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Iran orders work on nuclear-fueled ships, alleges U.S. violation of deal

By Allen Cone
Iran orders work on nuclear-fueled ships, alleges U.S. violation of deal
Iran's President Hassan Rouhani addresses the 71st session of the General Debate of the United Nations General Assembly in New York City on September 22. On Tuesday, he ordered the country's Atomic Energy Organization to start developing nuclear-powered ships in response to what he says are U.S. violations of the nuclear deal. File photo by Monika Graff/UPII | License Photo

TEHRAN, Dec. 13 (UPI) -- Iran's President Hassan Rouhani ordered the country's Atomic Energy Organization to start developing nuclear-powered ships in response to what he alleges are United States' violations of the multi-party nuclear deal.

Rouhani directed the head of the agency, Ali Akbar Salehi, to draw up plans to design and manufacture nuclear propulsion devices and the fuel required for them, according to the state-run Islamic Republic News Agency. The agency leader must get back to him within three months, the president said. He said the work will done in cooperation with scientific and research centers.

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The president read a letter on state television that condemned the United States for breaching the 2015 nuclear accord. He also directed the foreign minister to challenge the United States legally.

The 2015 nuclear accord between Iran and six world powers -- the United States, Britain, France, Germany, Russia and China -- lifted sanctions on Iran in exchange for Iran restricting its nuclear program. The United States has separate restrictions on trade with Iran that were set to expire at the end of the year.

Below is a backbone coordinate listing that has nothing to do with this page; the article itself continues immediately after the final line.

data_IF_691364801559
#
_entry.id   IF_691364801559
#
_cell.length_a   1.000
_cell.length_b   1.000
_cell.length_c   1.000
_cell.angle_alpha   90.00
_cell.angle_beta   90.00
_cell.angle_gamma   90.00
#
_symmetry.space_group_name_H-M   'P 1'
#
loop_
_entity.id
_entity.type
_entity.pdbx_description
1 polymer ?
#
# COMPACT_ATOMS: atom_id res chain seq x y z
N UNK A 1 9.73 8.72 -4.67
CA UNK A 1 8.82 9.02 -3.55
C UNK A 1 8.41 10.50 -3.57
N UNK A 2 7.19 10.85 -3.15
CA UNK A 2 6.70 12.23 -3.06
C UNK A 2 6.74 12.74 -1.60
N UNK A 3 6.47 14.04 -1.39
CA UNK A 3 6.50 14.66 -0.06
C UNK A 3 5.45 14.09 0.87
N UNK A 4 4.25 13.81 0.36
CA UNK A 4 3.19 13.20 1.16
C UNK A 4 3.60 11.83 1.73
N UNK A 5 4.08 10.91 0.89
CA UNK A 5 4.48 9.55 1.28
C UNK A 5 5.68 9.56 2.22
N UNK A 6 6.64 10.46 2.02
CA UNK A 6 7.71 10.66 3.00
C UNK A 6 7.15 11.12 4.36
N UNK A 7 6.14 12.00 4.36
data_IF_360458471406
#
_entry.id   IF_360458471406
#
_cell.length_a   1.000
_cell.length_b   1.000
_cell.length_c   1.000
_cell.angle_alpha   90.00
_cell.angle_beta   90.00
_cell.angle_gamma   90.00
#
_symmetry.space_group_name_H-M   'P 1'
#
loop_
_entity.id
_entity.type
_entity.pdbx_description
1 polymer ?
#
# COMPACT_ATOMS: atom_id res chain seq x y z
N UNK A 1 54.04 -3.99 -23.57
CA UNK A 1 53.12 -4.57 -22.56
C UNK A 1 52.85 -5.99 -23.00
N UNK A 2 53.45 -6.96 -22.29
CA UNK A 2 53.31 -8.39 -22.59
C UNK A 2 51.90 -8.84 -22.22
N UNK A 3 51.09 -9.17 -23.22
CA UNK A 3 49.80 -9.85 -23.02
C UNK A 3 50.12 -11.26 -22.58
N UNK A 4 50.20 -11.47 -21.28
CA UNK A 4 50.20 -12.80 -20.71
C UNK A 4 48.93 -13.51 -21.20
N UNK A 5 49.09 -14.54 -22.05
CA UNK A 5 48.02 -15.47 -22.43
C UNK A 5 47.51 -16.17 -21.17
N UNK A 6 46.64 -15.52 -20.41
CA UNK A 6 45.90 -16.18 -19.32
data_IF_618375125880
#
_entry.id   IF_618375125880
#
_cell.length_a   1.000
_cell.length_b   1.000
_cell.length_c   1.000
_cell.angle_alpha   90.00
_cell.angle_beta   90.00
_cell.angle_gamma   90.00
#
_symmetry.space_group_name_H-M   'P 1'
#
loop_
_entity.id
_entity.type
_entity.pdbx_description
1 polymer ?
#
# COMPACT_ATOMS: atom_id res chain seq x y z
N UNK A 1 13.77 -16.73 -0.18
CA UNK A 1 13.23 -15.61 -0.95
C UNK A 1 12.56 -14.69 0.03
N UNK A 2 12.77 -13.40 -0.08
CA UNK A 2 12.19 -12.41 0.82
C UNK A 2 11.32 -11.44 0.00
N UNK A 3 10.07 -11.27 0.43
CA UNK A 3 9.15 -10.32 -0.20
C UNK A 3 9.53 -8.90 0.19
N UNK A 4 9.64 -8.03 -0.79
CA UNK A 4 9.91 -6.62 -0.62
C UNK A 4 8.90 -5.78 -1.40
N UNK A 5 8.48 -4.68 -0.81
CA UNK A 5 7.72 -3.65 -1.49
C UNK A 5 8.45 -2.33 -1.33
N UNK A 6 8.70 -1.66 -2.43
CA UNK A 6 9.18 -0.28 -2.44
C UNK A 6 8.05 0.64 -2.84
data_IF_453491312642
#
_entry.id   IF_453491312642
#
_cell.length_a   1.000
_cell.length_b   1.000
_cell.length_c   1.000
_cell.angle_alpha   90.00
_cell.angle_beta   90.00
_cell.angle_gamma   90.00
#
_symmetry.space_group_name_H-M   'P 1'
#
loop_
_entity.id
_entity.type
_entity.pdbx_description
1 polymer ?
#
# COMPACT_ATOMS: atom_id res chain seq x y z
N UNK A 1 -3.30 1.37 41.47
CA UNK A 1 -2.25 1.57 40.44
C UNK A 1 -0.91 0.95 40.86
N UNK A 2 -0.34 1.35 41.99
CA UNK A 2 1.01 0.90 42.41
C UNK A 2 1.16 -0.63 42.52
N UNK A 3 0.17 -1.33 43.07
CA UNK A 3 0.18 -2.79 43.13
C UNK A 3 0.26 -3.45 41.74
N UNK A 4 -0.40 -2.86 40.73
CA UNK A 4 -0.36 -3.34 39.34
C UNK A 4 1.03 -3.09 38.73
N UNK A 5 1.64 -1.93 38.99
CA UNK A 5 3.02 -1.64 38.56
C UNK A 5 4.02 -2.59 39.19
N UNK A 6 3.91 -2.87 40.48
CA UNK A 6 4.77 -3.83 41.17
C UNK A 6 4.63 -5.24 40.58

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On Dec. 1, the U.S. Senate extended the Iran Sanctions Act for another 10 years and it awaits a signature by President Barack Obama. The sanctions were first adopted in 1996.

Rouhani said Iran had warned that the approval of the ISA is a breach of the nuclear deal, called the Joint Comprehensive Plan of Action.

He said the United States was "foot-dragging" in fulfilling its commitments.

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On Monday, Iran's envoy to the United Nations, Gholam-Ali Khoshroo, told the General Assembly the multilateral nuclear deal will last only if all sides to the agreement comply with their contractual obligations.

"Although Iran has remained and will remain fully committed to the JCPOA as a multilateral agreement, in order for the deal's permanence to be guaranteed, all concerned parties, and not only Iran, will be required to fulfill all JCPOA commitment in a complete and timely fashion," he said.

Khoshroo earlier submitted an official letter of complaint to the U.N. Secretary General Ban Ki-moon about the Senate vote.

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U.S. President-elect Donald Trump has called the accord "one of the worst deals ever negotiated" and pledged to renegotiate it with terms that favor the United States and its allies.

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